MARCH LITERARY BIRTHDAYS

(Complete list of March authors here.)

Featured Authors


Henrik Ibsen, Norwegian playwright (20 March 1828 - 23 May 1906)

Ibsen, born in Skien, Norway, wrote his first plays in 1850: Catiline and The Burial Mound. From 1857 to 1864 he was artistic director of the new Norske Theatre, the Bergen Theatre, and the Christiania Theatre. He married Suzannah Thoresen in 1858 and they had one son. After 1864, Ibsen exiled himself from Norway, returning home intermittently, for 27 years, living in Rome, Munich, Dresden; these are the cities where he wrote most of his best-known works, among them Brand (1866), Peer Gynt (1867), Pillars of Society (1877), A Doll?s House (1879), Ghosts (1881), An Enemy of the People (1882), The Wild Duck (1884), and Hedda Gabler (1890). Ibsen suffered a stroke in 1900 that put an end to his writing, and when he died in 1903 he was accorded a state funeral in Norway. His reported last words were "To the contrary."

HTML texts of Peer Gynt, The Wild Duck, and A Doll's House are all available online. There's a long essay on Ibsen's life and writing, including thoughts on the psychology of Ibsen, written by a professor at the Univ. of Oslo; a chronology of Ibsen's life through Ibsen.net; a short bio of Ibsen through Finland's Kuusankoski Public Library; and a an Ibsen bibliography (in Norwegian), with plays, poems, and letters listed, again through the Centre for Ibsen Studies

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A[lfred] E[dward] Housman, English poet (26 March 1859 - 30 April 1936)

Housman was born in Worcestershire, England and worked in a patent office after failing final exams at college in 1881. He spent free time studying the classics and in 1892 became a professor of Latin. His first book of poems, A Shropshire Lad (1896) made him famous, but later books were not published for over 20 more years, including Last Poems (1922), More Poems (1936), and Collected Poems (1939). Housman's poetic influences were Shakespeare, Scottish ballads, and Heine. In addition to his poetry, Housman also published editions of Juvenal (1905), Lucan (1926), and Manilus (1903-31), which were widely respected. There is short bio of Housman and links to some poems through the Academy of American Poets Housman exhibit.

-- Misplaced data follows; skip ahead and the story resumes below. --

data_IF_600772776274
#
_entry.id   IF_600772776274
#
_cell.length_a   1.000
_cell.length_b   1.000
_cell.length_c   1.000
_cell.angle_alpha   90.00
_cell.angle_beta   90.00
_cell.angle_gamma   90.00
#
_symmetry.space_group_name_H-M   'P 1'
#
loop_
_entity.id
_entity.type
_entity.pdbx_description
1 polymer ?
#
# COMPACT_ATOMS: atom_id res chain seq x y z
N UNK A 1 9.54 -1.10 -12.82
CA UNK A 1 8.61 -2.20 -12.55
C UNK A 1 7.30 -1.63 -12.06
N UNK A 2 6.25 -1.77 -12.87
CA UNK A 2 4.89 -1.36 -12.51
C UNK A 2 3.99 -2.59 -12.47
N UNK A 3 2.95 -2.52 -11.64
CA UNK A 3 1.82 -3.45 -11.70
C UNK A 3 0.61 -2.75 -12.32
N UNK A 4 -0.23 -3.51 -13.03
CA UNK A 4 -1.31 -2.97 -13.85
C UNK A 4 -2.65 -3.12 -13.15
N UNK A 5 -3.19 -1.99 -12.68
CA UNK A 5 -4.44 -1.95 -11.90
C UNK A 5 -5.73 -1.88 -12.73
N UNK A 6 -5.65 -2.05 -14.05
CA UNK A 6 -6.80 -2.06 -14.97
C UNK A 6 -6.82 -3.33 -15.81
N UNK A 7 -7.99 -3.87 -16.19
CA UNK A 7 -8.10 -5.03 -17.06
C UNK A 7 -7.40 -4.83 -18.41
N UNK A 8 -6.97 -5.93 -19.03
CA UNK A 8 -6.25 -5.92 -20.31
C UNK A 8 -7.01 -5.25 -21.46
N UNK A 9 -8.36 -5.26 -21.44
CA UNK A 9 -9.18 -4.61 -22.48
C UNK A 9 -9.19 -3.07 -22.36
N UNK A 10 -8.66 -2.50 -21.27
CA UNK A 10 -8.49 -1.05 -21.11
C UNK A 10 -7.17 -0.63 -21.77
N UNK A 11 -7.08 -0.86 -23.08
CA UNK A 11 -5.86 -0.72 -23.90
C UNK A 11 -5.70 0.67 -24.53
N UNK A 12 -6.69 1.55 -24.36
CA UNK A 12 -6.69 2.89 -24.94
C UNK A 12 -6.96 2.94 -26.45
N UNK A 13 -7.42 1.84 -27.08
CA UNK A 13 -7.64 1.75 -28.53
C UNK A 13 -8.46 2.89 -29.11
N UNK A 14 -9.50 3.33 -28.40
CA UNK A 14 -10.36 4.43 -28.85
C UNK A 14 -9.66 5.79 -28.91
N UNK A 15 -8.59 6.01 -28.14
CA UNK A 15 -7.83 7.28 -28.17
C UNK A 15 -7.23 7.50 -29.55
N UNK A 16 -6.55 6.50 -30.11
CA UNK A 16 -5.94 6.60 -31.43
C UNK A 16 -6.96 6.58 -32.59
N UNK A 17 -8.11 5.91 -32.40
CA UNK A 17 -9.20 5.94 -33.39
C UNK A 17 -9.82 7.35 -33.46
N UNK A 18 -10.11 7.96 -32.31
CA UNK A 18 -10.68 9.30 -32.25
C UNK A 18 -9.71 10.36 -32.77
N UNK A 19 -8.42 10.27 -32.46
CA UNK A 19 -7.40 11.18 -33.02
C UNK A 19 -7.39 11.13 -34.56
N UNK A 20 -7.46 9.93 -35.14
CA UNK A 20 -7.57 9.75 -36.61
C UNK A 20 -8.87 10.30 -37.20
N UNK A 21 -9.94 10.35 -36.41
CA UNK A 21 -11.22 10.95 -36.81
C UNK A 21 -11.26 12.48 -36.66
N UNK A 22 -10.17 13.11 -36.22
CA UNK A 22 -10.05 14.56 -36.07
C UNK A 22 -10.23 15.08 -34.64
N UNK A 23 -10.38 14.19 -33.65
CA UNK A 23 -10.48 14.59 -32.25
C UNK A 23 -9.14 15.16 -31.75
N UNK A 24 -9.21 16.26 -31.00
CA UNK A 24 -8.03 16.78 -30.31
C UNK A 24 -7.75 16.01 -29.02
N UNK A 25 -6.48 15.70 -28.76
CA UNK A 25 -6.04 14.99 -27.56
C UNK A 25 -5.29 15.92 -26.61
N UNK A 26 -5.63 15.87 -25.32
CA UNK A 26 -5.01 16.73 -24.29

Housman's poems are available through the Univ. of Toronto, and the full e-text of A Shropshire Lad is also available online.

Robert P. Tristram Coffin, Maine poet and reporter (18 Mar 1892 - 1955)

Born in Brunswick, a 1915 graduate of Bowdoin, and later a professor there (1934-1955), essayist, poet, and novelist Coffin won the 1936 Pulitzer Prize in poetry for Strange Holiness. The Bowdoin Special Collections Library gives detailed information about the almost 50 linear feet of manuscripts, drafts, proofs, notes, personal records, lectures, plays, poems, books, recordings, and photographs that it holds.

Two biographical pages are found on the Bowdoin Special Collections page on Coffin and from the Milne Special Collections page on Coffin at the Univ. of New Hampshire.

Coffin's works include:

Poetry: Christchurch (1924), Dew & Bronze (1927), Golden Falcon (1929), The Yoke of Thunder (1932), Ballads of Square-Toed Americans (1933), Strange Holiness (1935; won Pulitzer), Fifteen Girls on a Hobby Horse (1937; collection of short stories and poems), Saltwater Farm (1937), Maine Ballads (1938), There Will Be Bread and Love (1942), Primer for America (1943), Poem for a Son with Wings (1945), Apples By Ocean (1945/1950), People Behave Like Ballads (1946), Collected Poems (1948), One-Horse Farm: Down East Georgics (1949), The Third Hunger and the Poem Aloud (1949), Poems That Write the Poet (1953; poetic text of a lecture at Haverford College, given 1898), Hellas Revisted (1954), Selected Poems (1955).